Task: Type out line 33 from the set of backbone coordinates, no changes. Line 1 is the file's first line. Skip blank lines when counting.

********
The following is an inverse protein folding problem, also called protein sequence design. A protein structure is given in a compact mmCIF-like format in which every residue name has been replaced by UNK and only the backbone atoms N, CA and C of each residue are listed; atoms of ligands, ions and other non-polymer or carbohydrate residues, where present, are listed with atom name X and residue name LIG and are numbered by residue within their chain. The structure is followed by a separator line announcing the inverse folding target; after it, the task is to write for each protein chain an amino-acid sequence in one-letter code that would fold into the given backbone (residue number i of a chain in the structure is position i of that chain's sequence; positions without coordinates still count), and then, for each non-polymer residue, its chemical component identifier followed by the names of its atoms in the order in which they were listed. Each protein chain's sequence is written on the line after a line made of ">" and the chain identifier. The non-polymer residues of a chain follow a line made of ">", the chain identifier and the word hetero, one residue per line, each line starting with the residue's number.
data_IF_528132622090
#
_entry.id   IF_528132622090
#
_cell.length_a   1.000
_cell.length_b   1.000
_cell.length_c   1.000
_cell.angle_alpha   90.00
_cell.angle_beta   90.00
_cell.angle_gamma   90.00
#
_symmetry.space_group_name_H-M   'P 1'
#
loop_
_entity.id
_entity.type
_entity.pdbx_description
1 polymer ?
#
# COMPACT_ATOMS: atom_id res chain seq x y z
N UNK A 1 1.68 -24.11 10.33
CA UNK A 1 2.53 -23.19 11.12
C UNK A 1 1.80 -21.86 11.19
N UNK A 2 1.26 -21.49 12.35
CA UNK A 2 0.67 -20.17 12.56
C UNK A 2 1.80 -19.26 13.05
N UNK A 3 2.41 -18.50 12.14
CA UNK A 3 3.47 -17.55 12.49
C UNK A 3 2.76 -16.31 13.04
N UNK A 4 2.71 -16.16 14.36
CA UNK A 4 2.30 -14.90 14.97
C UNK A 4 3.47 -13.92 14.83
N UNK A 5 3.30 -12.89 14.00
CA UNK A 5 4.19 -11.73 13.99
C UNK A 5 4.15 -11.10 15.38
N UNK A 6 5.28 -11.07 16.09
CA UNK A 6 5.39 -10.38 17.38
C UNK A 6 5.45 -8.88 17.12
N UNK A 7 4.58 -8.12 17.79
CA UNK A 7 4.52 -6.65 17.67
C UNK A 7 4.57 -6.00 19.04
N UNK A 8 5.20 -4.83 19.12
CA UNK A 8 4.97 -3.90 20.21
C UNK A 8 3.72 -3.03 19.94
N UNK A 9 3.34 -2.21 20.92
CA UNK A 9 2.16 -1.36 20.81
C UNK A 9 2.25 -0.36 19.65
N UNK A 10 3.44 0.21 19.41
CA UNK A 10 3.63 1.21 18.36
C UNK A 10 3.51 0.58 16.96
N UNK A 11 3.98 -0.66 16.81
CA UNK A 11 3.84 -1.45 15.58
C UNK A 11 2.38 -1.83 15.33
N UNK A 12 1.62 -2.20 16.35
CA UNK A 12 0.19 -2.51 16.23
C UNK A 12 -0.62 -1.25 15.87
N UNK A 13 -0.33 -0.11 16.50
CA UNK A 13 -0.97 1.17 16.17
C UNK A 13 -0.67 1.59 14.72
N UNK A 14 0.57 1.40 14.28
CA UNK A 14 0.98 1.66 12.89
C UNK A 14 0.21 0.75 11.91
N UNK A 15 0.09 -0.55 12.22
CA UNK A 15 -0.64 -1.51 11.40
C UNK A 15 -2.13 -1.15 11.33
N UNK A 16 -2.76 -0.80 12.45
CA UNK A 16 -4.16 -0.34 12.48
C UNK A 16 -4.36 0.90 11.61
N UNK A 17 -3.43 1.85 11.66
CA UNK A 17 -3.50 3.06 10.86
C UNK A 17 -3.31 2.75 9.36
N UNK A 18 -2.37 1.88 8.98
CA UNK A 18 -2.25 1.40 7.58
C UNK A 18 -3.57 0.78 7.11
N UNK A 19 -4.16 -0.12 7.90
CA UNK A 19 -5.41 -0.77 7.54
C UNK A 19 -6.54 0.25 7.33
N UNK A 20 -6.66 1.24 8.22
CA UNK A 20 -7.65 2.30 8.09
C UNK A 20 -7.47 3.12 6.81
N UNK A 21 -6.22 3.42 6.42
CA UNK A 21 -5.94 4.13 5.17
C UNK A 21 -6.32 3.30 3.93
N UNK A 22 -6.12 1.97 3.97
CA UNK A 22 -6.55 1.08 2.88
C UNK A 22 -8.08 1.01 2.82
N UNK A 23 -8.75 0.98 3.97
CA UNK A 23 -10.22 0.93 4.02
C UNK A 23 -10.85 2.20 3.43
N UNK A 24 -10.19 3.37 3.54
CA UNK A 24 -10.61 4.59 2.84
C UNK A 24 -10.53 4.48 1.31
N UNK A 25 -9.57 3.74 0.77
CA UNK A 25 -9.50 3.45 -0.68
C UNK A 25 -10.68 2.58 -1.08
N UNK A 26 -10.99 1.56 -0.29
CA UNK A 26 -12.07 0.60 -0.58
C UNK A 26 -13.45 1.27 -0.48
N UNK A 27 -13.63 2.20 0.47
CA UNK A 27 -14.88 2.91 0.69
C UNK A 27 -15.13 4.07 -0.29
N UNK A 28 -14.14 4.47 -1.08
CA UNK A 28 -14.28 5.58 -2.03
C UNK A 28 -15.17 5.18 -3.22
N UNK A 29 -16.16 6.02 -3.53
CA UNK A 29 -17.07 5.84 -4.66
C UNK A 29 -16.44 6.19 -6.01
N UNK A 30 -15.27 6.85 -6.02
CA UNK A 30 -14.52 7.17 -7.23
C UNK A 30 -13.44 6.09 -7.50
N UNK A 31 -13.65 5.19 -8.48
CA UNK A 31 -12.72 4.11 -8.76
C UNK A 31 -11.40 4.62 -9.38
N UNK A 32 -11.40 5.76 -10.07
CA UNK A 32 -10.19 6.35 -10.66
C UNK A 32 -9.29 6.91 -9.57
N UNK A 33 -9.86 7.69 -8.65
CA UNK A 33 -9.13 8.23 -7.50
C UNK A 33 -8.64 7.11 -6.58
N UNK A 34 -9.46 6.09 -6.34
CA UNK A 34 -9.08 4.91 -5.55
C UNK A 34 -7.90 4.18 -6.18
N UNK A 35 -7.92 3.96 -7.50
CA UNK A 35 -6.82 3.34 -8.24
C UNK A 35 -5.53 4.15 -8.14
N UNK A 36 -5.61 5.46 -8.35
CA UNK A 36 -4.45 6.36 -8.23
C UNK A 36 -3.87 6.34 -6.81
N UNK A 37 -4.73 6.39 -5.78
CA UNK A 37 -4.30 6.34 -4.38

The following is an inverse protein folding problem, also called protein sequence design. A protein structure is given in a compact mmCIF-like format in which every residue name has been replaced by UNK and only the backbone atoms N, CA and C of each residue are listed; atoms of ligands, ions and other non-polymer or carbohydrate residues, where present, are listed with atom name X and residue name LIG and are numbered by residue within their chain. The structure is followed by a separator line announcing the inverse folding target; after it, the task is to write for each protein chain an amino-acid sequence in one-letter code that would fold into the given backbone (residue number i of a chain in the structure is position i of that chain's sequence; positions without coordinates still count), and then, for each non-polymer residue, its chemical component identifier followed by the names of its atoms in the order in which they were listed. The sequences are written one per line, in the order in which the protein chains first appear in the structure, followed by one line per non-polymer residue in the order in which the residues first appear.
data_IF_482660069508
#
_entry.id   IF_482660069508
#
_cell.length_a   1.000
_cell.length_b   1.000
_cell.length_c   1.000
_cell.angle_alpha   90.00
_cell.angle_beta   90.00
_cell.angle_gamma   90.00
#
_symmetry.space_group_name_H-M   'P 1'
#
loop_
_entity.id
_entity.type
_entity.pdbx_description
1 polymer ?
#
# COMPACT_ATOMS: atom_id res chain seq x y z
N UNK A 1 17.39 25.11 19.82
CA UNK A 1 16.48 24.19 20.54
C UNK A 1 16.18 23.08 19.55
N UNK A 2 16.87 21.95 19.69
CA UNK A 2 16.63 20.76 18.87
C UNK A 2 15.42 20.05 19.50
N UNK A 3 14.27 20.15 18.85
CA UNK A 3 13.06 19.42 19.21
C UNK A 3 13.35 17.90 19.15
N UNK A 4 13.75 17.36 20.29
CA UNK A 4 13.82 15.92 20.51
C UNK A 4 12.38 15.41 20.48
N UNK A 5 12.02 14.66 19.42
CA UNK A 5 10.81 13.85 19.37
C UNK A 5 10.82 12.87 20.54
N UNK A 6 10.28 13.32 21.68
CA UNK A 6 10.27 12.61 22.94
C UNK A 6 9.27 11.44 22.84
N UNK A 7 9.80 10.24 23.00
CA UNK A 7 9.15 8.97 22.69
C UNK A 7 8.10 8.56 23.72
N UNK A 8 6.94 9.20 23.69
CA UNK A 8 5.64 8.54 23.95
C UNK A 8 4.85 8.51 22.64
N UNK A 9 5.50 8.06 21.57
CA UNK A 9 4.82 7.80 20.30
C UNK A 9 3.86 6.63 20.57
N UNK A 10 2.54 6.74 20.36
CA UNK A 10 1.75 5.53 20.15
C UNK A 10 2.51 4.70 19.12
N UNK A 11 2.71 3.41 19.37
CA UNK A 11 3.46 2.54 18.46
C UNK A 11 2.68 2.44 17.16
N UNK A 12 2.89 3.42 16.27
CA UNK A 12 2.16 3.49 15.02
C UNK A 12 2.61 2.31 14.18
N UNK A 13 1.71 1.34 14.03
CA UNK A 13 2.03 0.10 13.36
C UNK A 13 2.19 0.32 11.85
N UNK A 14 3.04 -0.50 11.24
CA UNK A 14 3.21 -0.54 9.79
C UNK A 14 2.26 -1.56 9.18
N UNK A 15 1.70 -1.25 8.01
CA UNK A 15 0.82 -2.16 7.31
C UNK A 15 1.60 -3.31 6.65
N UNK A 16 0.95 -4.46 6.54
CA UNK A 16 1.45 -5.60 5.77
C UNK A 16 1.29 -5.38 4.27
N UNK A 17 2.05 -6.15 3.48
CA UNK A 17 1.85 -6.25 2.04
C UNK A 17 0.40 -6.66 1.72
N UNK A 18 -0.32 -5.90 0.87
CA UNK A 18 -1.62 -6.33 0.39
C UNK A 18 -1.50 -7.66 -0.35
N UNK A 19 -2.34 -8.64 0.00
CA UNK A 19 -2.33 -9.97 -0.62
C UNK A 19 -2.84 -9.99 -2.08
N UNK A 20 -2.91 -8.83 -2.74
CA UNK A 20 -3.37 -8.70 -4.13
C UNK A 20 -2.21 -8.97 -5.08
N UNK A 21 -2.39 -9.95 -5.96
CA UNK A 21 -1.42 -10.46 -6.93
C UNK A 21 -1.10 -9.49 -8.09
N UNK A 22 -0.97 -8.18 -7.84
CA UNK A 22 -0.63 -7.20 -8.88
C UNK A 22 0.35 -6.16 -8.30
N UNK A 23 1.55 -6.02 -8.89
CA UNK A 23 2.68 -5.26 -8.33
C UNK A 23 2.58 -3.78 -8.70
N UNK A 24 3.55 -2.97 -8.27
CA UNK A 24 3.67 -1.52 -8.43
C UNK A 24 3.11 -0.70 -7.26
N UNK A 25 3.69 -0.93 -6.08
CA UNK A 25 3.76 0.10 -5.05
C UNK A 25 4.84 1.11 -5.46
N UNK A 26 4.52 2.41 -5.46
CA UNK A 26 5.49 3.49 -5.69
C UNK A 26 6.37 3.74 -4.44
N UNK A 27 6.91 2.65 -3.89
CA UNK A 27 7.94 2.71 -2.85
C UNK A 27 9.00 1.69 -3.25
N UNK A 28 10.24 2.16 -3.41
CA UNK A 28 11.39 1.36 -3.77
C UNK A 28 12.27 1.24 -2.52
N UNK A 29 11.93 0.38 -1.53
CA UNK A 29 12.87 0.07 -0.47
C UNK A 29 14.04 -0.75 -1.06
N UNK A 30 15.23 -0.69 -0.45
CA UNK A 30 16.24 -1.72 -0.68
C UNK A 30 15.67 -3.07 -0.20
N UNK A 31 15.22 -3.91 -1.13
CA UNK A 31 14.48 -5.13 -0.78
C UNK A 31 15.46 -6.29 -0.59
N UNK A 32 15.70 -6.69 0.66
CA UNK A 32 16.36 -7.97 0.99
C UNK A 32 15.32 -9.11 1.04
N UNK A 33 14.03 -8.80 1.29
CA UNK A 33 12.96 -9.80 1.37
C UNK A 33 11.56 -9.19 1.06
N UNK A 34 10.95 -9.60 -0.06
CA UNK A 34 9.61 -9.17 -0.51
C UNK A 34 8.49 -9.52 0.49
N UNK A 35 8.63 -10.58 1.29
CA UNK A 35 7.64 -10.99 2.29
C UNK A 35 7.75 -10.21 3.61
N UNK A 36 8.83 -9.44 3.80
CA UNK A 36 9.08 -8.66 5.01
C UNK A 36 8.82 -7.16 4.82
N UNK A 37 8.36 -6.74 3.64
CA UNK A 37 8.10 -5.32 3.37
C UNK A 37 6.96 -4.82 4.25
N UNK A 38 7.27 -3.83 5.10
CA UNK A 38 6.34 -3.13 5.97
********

C UNK A 4 3.47 -13.92 14.83